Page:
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How To Get Past

Writer's Block

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Tip One: Give yourself a box to play in

Sometimes having too many options can be intimidating.

Try to give yourself a parameter to play in. Here are a few:
 

  • Use a random word generator to pick your songs title.

  • Write in a specific song form. There are endless ways to write, but sometimes having a predetermined structure will help you push forward. Here are a few of my favorites: AABA (Verse/Verse/Bridge/Verse), AAA (Verse/Verse/Verse), The Refrain (where you end every verse with the same line). The trick is to write the refrain first, then have the verses lead up to it.

  • Write from another gender's perspective

  • Limit the amount of words in each verse to 10 or less.

  • Write a song with two chords. Or go nuts and only use one!

"One chord is fine. Two chords are pushing it. Three chords and you're into jazz." - Lou Reed

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Tip Two: Time yourself:

The main reason I don't write seems to be a lack of time.

Try giving yourself a very short window to write. 

Set a timer for 15 minutes, and make yourself quit when it goes off. 

It may seem counter productive, but if you stop when you're full of good ideas, you'll be more likely to go back for more later.

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Tip Three: Finish your songs!

If you're like me, you've written half songs then given up when you get stuck.

 

This is a nasty habit.

 

One way to escape it is to force yourself to move on.

 

Give yourself a few days per song and make yourself "finish" no matter how bad the words are. When you're used to finishing songs you're less likely to get caught up halfway on them.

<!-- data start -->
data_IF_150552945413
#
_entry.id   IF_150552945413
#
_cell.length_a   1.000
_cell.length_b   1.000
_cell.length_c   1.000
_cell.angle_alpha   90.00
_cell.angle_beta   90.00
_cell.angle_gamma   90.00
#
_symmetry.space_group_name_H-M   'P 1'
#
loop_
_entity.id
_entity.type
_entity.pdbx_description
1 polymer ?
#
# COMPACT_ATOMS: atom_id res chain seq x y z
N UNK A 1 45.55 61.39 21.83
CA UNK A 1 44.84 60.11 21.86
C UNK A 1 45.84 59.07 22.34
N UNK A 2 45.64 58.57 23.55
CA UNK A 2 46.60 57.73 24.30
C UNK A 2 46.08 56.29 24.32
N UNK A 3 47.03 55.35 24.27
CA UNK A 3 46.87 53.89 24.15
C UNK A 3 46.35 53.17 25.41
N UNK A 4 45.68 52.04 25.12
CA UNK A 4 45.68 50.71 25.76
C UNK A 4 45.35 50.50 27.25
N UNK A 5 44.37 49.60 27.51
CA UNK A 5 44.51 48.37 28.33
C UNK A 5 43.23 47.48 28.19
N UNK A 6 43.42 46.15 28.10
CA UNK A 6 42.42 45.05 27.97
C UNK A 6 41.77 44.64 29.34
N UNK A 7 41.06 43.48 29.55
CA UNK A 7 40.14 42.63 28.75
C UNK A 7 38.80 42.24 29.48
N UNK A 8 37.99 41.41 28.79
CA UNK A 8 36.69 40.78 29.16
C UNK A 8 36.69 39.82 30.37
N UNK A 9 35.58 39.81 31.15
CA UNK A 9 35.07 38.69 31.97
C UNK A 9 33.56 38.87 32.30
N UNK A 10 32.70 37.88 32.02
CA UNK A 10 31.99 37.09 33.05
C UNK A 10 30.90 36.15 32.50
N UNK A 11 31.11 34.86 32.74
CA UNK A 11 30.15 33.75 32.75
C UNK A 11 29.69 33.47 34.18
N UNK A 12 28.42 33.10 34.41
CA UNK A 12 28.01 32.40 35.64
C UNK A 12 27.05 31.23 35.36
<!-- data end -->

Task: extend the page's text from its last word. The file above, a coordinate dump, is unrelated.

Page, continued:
Remember there's an endless pool to draw from so there's no need to hold yourself back for the sake of one song.

“To achieve great things, two things are needed; a plan, and not quite enough time.”
-
Leonard Bernstein

Pink Cream

Tip Four: Mix it up!

If you're in a rut, and keep trying the same thing to escape,

maybe you should force yourself to try a different path.

  • If you usually write the lyrics first, start with the music

  • If you usually play guitar, try piano, or a cappella

  • If you usually write at night, try morning instead

  • Write in a different genre

  • Write in a different vocal register

  • Write in your head on a walk, instead of at home

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Tip Five: Join A Songwriting Group

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Joining a group of other ambitious songwriters is one of the best and most rewarding ways to improve your skills, make connections, develop new techniques, find cowriters, collaborate, and workshop new material.

Here are a handful of some of the best groups:

And lastly...

The very best tactic for writing more songs is simply to write more songs.

It may sound silly, but lowering the bar to wherever it needs to be will give you the tools to slowly raise that bar. So let go of that ego, and start finishing some songs!

“Make mistakes, make mistakes, make mistakes.
Just make sure they’re your mistakes.”

-Fiona Apple